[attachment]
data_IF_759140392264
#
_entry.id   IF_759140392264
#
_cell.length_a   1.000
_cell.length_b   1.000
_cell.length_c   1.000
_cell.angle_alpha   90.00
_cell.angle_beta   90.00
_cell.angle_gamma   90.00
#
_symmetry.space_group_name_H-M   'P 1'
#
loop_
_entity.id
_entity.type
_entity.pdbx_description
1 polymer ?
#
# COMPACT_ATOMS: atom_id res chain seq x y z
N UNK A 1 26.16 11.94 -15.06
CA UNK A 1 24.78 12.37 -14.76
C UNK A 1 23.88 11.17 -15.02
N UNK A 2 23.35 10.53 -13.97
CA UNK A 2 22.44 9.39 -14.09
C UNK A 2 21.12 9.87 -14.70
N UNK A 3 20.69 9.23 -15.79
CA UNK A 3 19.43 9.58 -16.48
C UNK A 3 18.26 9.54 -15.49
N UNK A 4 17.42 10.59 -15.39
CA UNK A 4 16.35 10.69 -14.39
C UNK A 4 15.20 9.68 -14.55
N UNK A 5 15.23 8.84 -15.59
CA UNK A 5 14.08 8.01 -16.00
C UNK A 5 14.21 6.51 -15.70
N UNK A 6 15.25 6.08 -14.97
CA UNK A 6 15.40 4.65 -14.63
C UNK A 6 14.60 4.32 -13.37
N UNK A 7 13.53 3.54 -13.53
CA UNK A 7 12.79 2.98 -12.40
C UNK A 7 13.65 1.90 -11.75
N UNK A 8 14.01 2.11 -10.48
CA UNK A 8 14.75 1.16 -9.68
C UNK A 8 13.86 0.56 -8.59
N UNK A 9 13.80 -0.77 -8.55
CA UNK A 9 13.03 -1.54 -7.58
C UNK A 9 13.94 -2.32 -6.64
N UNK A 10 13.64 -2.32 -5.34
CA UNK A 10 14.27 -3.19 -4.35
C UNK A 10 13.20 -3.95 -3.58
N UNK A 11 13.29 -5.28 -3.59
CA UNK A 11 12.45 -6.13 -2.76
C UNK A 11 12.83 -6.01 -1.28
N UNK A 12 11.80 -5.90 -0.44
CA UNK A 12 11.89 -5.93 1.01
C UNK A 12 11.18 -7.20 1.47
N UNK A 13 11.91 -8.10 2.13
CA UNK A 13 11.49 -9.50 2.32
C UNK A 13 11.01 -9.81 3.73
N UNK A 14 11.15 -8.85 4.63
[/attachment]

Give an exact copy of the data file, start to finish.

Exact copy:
data_IF_759140392264
#
_entry.id   IF_759140392264
#
_cell.length_a   1.000
_cell.length_b   1.000
_cell.length_c   1.000
_cell.angle_alpha   90.00
_cell.angle_beta   90.00
_cell.angle_gamma   90.00
#
_symmetry.space_group_name_H-M   'P 1'
#
loop_
_entity.id
_entity.type
_entity.pdbx_description
1 polymer ?
#
# COMPACT_ATOMS: atom_id res chain seq x y z
N UNK A 1 26.16 11.94 -15.06
CA UNK A 1 24.78 12.37 -14.76
C UNK A 1 23.88 11.17 -15.02
N UNK A 2 23.35 10.53 -13.97
CA UNK A 2 22.44 9.39 -14.09
C UNK A 2 21.12 9.87 -14.70
N UNK A 3 20.69 9.23 -15.79
CA UNK A 3 19.43 9.58 -16.48
C UNK A 3 18.26 9.54 -15.49
N UNK A 4 17.42 10.59 -15.39
CA UNK A 4 16.35 10.69 -14.39
C UNK A 4 15.20 9.68 -14.55
N UNK A 5 15.23 8.84 -15.59
CA UNK A 5 14.08 8.01 -16.00
C UNK A 5 14.21 6.51 -15.70
N UNK A 6 15.25 6.08 -14.97
CA UNK A 6 15.40 4.65 -14.63
C UNK A 6 14.60 4.32 -13.37
N UNK A 7 13.53 3.54 -13.53
CA UNK A 7 12.79 2.98 -12.40
C UNK A 7 13.65 1.90 -11.75
N UNK A 8 14.01 2.11 -10.48
CA UNK A 8 14.75 1.16 -9.68
C UNK A 8 13.86 0.56 -8.59
N UNK A 9 13.80 -0.77 -8.55
CA UNK A 9 13.03 -1.54 -7.58
C UNK A 9 13.94 -2.32 -6.64
N UNK A 10 13.64 -2.32 -5.34
CA UNK A 10 14.27 -3.19 -4.35
C UNK A 10 13.20 -3.95 -3.58
N UNK A 11 13.29 -5.28 -3.59
CA UNK A 11 12.45 -6.13 -2.76
C UNK A 11 12.83 -6.01 -1.28
N UNK A 12 11.80 -5.90 -0.44
CA UNK A 12 11.89 -5.93 1.01
C UNK A 12 11.18 -7.20 1.47
N UNK A 13 11.91 -8.10 2.13
CA UNK A 13 11.49 -9.50 2.32
C UNK A 13 11.01 -9.81 3.73
N UNK A 14 11.15 -8.85 4.63